Thoughts on open access journals

When I first heard about open access scholarly journals, I was intrigued by the idea. Smaller companies and non-profits, who may not have the funding for journal subscriptions, can read about advancements in their field. An average person who reads a news piece about an interesting study can see the original article as well. A high school teacher can read the latest study about technology in the classroom. There are clear advantages to open access.

My fear, which I think was shared by many others, is that the world of scholarly articles would become like that of self-published novels: there is some very good work out there, but you have to sift through a lot of bad writing to find it. Luckily, that seems to have been largely avoided. I am sure that there are journals out there that will publish anything you send them as long as you also send them money, but most of the open access journals I’ve come across treat prestige and impact as seriously as do traditional journals.

One example in my field is the American Journal of Operations Research (AJOR), which is published by Scientific Research Publishing (SCIRP), a company that puts out more than 200 different open access journals. The company’s main office is in China, but it is an American company incorporated (like many others with this business model) in Delaware. On its website, AJOR gives a very specific list of topics in its scope, all of which fall in three main categories: Operations Research and Optimization Theory and Research Technical Approaches, Manufacturing and Service Operations Research, and Interfaces with Other Disciplines. They have a peer review process that seems just as rigorous as that of a traditional journal, though it’s hard to tell just by looking at the website.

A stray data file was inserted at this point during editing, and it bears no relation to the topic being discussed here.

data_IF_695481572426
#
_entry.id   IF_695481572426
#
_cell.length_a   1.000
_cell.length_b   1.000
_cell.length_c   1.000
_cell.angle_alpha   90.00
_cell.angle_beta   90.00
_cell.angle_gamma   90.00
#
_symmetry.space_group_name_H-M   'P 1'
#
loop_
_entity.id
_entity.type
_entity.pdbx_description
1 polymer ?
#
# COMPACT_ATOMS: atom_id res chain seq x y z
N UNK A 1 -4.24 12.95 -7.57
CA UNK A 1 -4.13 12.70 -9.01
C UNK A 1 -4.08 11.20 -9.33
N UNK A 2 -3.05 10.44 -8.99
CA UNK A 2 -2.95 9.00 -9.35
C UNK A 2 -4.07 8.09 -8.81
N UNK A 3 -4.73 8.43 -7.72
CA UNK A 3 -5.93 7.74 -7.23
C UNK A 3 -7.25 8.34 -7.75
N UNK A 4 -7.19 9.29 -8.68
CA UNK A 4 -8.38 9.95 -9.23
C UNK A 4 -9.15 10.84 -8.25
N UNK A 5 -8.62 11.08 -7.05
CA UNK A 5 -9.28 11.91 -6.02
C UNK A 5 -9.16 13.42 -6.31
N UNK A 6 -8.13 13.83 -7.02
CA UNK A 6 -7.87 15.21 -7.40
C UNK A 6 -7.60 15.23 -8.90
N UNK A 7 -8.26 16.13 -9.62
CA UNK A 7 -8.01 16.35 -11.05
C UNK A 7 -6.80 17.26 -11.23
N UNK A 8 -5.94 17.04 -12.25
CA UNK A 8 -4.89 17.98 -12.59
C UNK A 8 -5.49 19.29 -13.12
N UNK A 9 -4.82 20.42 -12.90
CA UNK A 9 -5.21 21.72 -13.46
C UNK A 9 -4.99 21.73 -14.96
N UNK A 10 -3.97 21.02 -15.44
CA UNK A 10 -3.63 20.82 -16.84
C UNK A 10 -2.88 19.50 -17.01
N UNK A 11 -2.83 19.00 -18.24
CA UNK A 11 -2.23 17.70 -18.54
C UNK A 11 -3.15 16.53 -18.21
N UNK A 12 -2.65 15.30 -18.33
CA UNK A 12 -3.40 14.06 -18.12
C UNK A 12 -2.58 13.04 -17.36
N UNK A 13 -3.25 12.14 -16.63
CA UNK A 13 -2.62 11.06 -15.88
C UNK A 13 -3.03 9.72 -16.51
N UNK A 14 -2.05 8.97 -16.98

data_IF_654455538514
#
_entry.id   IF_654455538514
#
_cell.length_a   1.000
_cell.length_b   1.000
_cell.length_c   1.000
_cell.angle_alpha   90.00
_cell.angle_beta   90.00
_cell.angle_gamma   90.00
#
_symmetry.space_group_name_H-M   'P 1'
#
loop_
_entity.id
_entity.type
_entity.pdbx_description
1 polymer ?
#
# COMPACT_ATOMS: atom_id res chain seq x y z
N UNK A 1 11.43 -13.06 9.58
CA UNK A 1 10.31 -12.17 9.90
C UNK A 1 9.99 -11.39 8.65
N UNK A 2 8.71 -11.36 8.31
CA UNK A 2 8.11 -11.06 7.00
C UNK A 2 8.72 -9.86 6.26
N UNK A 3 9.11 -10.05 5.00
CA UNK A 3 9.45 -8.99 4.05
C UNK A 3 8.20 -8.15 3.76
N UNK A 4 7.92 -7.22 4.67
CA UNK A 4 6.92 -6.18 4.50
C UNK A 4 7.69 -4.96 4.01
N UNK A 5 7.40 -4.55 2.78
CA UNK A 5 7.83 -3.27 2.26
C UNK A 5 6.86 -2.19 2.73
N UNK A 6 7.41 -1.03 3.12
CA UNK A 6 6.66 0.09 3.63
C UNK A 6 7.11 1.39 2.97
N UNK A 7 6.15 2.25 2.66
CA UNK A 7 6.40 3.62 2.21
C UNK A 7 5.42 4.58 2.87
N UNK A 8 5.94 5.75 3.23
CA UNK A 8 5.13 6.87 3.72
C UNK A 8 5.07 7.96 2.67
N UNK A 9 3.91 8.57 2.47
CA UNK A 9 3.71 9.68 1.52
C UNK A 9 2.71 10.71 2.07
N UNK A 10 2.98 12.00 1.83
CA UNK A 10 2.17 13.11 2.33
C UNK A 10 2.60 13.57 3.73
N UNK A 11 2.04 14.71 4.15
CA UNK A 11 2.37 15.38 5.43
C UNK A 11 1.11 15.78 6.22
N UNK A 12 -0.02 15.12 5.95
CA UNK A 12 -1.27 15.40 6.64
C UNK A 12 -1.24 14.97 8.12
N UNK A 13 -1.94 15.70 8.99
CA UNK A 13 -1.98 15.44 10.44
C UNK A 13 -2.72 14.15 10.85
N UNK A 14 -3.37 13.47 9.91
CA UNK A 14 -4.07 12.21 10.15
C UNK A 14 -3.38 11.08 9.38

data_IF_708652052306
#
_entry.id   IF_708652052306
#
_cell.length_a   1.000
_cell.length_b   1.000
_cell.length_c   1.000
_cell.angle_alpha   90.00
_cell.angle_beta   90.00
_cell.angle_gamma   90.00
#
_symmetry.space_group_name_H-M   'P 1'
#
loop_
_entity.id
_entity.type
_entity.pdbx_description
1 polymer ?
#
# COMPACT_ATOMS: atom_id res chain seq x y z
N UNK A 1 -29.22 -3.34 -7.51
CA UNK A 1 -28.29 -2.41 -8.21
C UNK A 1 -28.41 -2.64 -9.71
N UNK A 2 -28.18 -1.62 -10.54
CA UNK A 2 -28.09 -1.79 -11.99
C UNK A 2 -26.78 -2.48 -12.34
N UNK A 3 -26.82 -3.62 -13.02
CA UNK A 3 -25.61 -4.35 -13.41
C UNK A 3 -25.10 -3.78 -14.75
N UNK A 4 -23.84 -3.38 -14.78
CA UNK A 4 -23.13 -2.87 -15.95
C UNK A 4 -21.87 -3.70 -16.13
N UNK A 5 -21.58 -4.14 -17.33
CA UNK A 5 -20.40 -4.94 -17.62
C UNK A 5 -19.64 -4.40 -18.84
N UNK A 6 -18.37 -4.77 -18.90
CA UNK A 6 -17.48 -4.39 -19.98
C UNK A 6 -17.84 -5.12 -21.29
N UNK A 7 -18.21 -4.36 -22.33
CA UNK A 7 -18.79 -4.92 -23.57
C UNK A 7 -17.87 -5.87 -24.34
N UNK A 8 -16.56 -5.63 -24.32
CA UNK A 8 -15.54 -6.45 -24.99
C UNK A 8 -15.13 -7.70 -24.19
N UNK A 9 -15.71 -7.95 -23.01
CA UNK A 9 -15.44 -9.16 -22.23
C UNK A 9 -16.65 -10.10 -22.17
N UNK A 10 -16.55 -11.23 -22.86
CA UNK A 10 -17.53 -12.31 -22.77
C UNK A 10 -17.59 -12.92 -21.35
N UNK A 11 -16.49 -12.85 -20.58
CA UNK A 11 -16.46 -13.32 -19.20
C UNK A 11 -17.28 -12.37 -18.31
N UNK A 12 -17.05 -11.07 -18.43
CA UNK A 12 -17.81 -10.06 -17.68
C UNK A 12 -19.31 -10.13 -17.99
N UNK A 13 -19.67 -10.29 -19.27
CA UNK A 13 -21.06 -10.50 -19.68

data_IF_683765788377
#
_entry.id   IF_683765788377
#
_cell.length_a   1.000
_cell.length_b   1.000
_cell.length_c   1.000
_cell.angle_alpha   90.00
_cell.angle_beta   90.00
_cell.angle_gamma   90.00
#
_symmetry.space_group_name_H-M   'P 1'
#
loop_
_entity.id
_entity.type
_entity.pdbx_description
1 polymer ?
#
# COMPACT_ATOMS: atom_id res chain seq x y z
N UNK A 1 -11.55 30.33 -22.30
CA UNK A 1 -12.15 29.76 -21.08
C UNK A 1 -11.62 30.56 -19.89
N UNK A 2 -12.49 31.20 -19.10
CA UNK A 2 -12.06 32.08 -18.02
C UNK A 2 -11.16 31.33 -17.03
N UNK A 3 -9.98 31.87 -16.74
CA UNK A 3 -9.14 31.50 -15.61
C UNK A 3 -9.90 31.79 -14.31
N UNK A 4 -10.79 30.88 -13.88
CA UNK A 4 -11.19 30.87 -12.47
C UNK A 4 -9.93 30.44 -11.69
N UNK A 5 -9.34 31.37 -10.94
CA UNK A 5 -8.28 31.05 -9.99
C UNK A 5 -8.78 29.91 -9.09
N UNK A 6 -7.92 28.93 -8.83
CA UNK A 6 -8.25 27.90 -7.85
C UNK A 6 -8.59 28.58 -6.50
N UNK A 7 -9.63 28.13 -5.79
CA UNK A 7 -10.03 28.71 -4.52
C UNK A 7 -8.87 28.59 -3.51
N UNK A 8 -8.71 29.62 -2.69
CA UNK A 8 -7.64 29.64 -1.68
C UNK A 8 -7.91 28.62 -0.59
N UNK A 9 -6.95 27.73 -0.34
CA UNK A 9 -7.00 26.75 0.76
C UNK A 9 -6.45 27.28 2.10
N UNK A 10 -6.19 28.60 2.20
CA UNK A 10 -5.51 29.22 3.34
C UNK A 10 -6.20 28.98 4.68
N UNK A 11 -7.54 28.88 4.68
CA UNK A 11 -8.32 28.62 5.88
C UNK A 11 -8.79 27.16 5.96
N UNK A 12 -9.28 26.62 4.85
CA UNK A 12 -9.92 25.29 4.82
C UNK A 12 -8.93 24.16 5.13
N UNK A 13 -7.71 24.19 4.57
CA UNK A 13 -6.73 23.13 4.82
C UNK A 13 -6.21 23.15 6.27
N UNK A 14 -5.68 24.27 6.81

The AJOR website is part of the larger SCIRP site, which has an entire page devoted to the definition and history of the open access movement, and another discussing SCIRP’s policies with regards to open access. All SCIRP journals are “gold” open access, meaning that the author pays a fee to have their work published, but there is no charge for anyone to view the article (they charge a subscription fee only if someone wants to receive paper copies of a journal). In most cases, I’m sure that the publication fee comes out of the research funding budget, and therefore is not going to prevent someone from publishing their work. However, it could problematic in situations, like mine and that of many other graduate students, where the research is not funded. As journals like this become more common, perhaps universities should set up “publication funds” for those who want to publish in an open access journal but can’t afford the fee.

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